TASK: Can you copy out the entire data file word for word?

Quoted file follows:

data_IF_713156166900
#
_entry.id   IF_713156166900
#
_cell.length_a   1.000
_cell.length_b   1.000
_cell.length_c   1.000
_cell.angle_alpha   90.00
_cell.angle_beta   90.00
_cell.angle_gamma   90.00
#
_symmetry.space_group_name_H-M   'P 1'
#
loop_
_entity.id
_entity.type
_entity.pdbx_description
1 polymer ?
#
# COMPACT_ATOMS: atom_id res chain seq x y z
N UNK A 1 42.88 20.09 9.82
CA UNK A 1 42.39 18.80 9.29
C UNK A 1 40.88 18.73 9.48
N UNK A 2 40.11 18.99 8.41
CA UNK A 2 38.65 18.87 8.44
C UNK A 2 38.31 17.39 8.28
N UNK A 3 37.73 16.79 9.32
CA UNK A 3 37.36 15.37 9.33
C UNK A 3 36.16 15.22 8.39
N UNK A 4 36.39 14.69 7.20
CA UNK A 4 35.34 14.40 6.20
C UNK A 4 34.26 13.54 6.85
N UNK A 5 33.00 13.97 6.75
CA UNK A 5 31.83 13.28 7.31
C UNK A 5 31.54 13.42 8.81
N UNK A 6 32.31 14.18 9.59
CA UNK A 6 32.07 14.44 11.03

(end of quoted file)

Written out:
data_IF_713156166900
#
_entry.id   IF_713156166900
#
_cell.length_a   1.000
_cell.length_b   1.000
_cell.length_c   1.000
_cell.angle_alpha   90.00
_cell.angle_beta   90.00
_cell.angle_gamma   90.00
#
_symmetry.space_group_name_H-M   'P 1'
#
loop_
_entity.id
_entity.type
_entity.pdbx_description
1 polymer ?
#
# COMPACT_ATOMS: atom_id res chain seq x y z
N UNK A 1 42.88 20.09 9.82
CA UNK A 1 42.39 18.80 9.29
C UNK A 1 40.88 18.73 9.48
N UNK A 2 40.11 18.99 8.41
CA UNK A 2 38.65 18.87 8.44
C UNK A 2 38.31 17.39 8.28
N UNK A 3 37.73 16.79 9.32
CA UNK A 3 37.36 15.37 9.33
C UNK A 3 36.16 15.22 8.39
N UNK A 4 36.39 14.69 7.20
CA UNK A 4 35.34 14.40 6.20
C UNK A 4 34.26 13.54 6.85
N UNK A 5 33.00 13.97 6.75
CA UNK A 5 31.83 13.28 7.31
C UNK A 5 31.54 13.42 8.81
N UNK A 6 32.31 14.18 9.59
CA UNK A 6 32.07 14.44 11.03